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Davis v. Commissioner, Social Security Administration

United States District Court, D. Maryland

December 9, 2014

Troy Cuthbert Davis, Jr.
Commissioner, Social Security Administration

For Troy Davis, Jr., Plaintiff: Arjun Kuncham Murahari, LEAD ATTORNEY, Mignini Raab and Demuth LLP, Bel Air, MD.

For Carolyn W. Colvin, Acting Commissioner of Social Security, Defendant: Jennifer Hope Stinnette, LEAD ATTORNEY, Social Security Administration, Baltimore, MD.


Stephanie A. Gallagher, United States Magistrate Judge.


Dear Counsel:

On December 13, 2013, the Plaintiff, Troy Cuthbert Davis, Jr., petitioned this Court to review the Social Security Administration's final decision to deny his claims for Disability Insurance Benefits (" DIB") and Supplemental Security Income (" SSI"). (ECF No. 1). I have considered the parties' cross-motions for summary judgment, and Mr. Davis's reply. (ECF Nos. 16, 20, 23). I find that no hearing is necessary. Local Rule 105.6 (D. Md. 2014). This Court must uphold the decision of the agency if it is supported by substantial evidence and if the agency employed proper legal standards. 42 U.S.C. § § 405(g), 1383(c)(3); see Craig v. Chater, 76 F.3d 585, 589 (4th Cir. 1996). Under that standard, I will grant the Commissioner's motion and deny Plaintiff's motion. This letter explains my rationale.

Mr. Davis filed claims for DIB and SSI on January 3, 2011, alleging disability beginning December 18, 2007.[1] (Tr. 125-37). His claims were denied initially on February 24, 2011, and on reconsideration on July 21, 2011. (Tr. 57-64, 68-81). A hearing was held on July 17, 2012, before an Administrative Law Judge (" ALJ"). (Tr. 26-53). Following the hearing, on September 12, 2012, the ALJ determined that Mr. Davis was not disabled during the relevant time frame. (Tr. 7-25). The Appeals Council denied Mr. Davis's request for review, (Tr. 1-3), so the ALJ's decision constitutes the final, reviewable decision of the agency.

The ALJ found that Mr. Davis suffered from the severe impairments of degenerative disc disease of the cervical and lumbar spine (including residuals from spinal surgeries) and obesity. (Tr. 12). Despite these impairments, the ALJ determined that Mr. Davis retained the residual functional capacity (" RFC") to:

perform sedentary work as defined in 20 CFR 404.1567(a) and 416.967(a) except the claimant requires a sit/stand option, allowing him to alternate between a sitting and standing position at least every twenty minutes; occasional use of ramps and climbing stairs, but never climbing ladders, ropes, or scaffolds; occasional balancing, stooping, kneeling, crouching, and crawling; occasional reaching, but no overhead reaching, with his bilateral upper extremities; and frequent, but not constant, handling and fingering with his non-dominant left upper extremity.

(Tr. 13). After considering the testimony of a vocational expert (" VE"), the ALJ determined that Mr. Davis was able to perform work existing in significant numbers in the national economy and that he was therefore not disabled. (Tr. 19-20).

Mr. Davis presents two primary arguments on appeal: (1) that the ALJ erred in the assignment of weight to his treating physician's opinion; and (2) that the ALJ erred in evaluating Listing 1.04(A). Each argument lacks merit.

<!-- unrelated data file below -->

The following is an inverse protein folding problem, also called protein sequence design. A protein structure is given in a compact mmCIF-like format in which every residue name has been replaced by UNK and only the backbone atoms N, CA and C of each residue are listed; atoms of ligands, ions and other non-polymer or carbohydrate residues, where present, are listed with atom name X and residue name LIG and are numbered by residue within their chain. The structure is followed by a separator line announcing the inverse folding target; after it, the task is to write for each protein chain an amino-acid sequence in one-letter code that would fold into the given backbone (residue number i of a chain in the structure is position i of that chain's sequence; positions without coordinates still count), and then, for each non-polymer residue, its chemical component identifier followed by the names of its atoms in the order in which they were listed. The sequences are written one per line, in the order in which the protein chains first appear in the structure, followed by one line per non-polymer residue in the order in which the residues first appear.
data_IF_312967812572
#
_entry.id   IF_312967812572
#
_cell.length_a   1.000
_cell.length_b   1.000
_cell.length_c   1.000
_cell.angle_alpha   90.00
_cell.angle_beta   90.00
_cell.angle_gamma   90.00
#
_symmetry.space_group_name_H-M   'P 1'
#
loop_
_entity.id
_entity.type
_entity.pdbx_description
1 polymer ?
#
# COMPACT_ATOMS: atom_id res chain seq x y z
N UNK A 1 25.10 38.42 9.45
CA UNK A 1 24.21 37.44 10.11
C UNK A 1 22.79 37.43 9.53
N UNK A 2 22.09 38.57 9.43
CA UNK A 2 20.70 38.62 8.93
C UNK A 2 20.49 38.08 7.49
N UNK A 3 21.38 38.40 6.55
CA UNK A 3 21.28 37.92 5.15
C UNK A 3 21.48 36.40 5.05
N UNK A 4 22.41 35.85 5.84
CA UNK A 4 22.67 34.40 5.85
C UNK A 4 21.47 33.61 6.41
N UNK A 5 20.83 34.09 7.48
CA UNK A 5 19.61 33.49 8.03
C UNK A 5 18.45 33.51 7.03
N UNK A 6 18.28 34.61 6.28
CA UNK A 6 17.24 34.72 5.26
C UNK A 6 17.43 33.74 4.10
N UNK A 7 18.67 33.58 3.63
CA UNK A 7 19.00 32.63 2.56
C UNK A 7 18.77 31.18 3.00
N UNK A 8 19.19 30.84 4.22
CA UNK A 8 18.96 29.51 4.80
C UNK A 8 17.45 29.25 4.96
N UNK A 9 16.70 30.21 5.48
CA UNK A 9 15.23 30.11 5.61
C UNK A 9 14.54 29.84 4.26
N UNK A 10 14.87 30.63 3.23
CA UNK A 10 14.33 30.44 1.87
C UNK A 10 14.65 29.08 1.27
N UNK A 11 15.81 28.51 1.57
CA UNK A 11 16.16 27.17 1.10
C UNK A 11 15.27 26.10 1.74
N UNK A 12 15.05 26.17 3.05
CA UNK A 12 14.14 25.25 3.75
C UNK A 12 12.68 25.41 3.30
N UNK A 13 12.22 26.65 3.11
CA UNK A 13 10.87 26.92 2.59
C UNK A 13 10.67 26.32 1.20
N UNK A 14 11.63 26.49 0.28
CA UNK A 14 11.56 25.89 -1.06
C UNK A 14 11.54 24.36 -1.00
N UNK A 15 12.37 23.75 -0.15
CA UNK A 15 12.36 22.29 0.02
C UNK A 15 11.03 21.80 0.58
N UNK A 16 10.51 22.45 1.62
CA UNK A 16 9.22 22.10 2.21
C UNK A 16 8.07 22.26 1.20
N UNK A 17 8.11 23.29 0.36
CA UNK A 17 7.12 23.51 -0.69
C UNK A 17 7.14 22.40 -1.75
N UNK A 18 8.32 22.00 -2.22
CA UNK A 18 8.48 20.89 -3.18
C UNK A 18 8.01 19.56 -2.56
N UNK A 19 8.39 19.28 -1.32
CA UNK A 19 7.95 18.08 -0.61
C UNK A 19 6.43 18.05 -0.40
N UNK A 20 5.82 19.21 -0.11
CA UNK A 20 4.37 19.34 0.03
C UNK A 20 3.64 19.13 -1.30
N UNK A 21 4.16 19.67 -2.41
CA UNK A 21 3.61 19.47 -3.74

First, Mr. Davis protests the assignment of " little weight" to the opinion of his treating physician, Dr. Lee. Pl. Mot. 9-17. A treating physician's opinion merits controlling weight only when two conditions are met: (1) it is well-supported by medically acceptable clinical and laboratory diagnostic techniques; and (2) it is not inconsistent with other substantial evidence in the record. See 20 C.F.R. § 404.1527(c)(2); Craig, 76 F.3d at 590 (refined by a later amendment to regulations as described by Pittman v. Massanari, 141 F.Supp.2d 601, 608 (W.D. N.C. 2001)). From the outset, it should be stated that this Court's role is not to reweigh the evidence or to substitute its judgment for that of the ALJ, but simply to adjudicate whether the ALJ's decision was supported by substantial evidence. See Hays v. Sullivan, 907 F.2d 1453, 1456 (4th Cir. 1990). Here, the ALJ's decision meets that standard.

Mr. Davis first contends that Dr. Lee's opinion was not exaggerated, citing Dr. Lee's determinations that Plaintiff could lift, carry, and use his upper extremities to a greater degree than found by the ALJ. Pl. Mot. 10. Thus, Mr. Davis suggests that Dr. Lee's opinion that Mr. Davis had significant limitations in his ability to sit, stand, and walk, and his opinion that Mr. Davis would require four or more rest periods of fifteen minutes in length, were equally credible. Id. Mr. Davis contends that the ALJ based his opinion on speculation that Dr. Lee had " relied heavily on the claimant's subjective complaints." (Tr. 18). In this case, however, the ALJ did not simply surmise that Dr. Lee had credited Mr. Davis's subjective complaints. The ALJ reasoned that Dr. Lee's " treatment notes do not show any limitations with walking or sitting. Dr. Lee repeatedly showed that the claimant denied any weakness, loss of strength, disturbances in coordination, or difficulty with ambulating." Id. The ALJ cited to Exhibit 16F, and her analysis is supported by the evidence contained in those notes from Dr. Lee. See, e.g., (Tr. 394) (notes from 6/11/12 " denies muscle cramps, muscle weakness, loss of strength"); (Tr. 407) (notes from 10/13/11 noting a normal gait).